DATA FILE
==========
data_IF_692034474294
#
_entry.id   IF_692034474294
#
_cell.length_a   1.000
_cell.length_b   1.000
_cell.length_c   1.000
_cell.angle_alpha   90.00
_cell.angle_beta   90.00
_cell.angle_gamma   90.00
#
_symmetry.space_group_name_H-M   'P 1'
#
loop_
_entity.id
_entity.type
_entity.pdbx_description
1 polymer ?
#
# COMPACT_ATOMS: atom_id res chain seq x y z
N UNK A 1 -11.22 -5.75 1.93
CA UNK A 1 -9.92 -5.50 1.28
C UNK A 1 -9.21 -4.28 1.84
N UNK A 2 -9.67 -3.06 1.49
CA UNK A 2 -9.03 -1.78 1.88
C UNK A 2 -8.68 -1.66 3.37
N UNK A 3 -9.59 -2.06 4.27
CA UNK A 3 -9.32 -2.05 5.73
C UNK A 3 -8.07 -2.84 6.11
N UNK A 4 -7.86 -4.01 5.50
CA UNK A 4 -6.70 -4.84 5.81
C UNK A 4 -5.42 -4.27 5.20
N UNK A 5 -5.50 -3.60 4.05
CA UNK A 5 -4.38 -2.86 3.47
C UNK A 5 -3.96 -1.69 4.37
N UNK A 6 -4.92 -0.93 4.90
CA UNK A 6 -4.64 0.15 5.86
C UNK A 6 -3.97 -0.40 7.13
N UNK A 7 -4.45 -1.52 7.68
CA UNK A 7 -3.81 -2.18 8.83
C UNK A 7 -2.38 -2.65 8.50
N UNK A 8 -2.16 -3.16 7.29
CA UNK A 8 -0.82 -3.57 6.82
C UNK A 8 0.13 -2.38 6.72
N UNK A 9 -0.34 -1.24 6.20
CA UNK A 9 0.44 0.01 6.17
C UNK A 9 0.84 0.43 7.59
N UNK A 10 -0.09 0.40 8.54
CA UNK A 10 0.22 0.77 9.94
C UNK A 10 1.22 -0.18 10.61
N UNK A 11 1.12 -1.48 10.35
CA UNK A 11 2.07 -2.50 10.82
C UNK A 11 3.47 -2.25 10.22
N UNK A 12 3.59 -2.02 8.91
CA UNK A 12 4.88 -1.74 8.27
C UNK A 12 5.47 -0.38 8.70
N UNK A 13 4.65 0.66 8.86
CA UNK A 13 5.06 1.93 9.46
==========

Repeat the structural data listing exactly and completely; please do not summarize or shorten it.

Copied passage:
data_IF_692034474294
#
_entry.id   IF_692034474294
#
_cell.length_a   1.000
_cell.length_b   1.000
_cell.length_c   1.000
_cell.angle_alpha   90.00
_cell.angle_beta   90.00
_cell.angle_gamma   90.00
#
_symmetry.space_group_name_H-M   'P 1'
#
loop_
_entity.id
_entity.type
_entity.pdbx_description
1 polymer ?
#
# COMPACT_ATOMS: atom_id res chain seq x y z
N UNK A 1 -11.22 -5.75 1.93
CA UNK A 1 -9.92 -5.50 1.28
C UNK A 1 -9.21 -4.28 1.84
N UNK A 2 -9.67 -3.06 1.49
CA UNK A 2 -9.03 -1.78 1.88
C UNK A 2 -8.68 -1.66 3.37
N UNK A 3 -9.59 -2.06 4.27
CA UNK A 3 -9.32 -2.05 5.73
C UNK A 3 -8.07 -2.84 6.11
N UNK A 4 -7.86 -4.01 5.50
CA UNK A 4 -6.70 -4.84 5.81
C UNK A 4 -5.42 -4.27 5.20
N UNK A 5 -5.50 -3.60 4.05
CA UNK A 5 -4.38 -2.86 3.47
C UNK A 5 -3.96 -1.69 4.37
N UNK A 6 -4.92 -0.93 4.90
CA UNK A 6 -4.64 0.15 5.86
C UNK A 6 -3.97 -0.40 7.13
N UNK A 7 -4.45 -1.52 7.68
CA UNK A 7 -3.81 -2.18 8.83
C UNK A 7 -2.38 -2.65 8.50
N UNK A 8 -2.16 -3.16 7.29
CA UNK A 8 -0.82 -3.57 6.82
C UNK A 8 0.13 -2.38 6.72
N UNK A 9 -0.34 -1.24 6.20
CA UNK A 9 0.44 0.01 6.17
C UNK A 9 0.84 0.43 7.59
N UNK A 10 -0.09 0.40 8.54
CA UNK A 10 0.22 0.77 9.94
C UNK A 10 1.22 -0.18 10.61
N UNK A 11 1.12 -1.48 10.35
CA UNK A 11 2.07 -2.50 10.82
C UNK A 11 3.47 -2.25 10.22
N UNK A 12 3.59 -2.02 8.91
CA UNK A 12 4.88 -1.74 8.27
C UNK A 12 5.47 -0.38 8.70
N UNK A 13 4.65 0.66 8.86
CA UNK A 13 5.06 1.93 9.46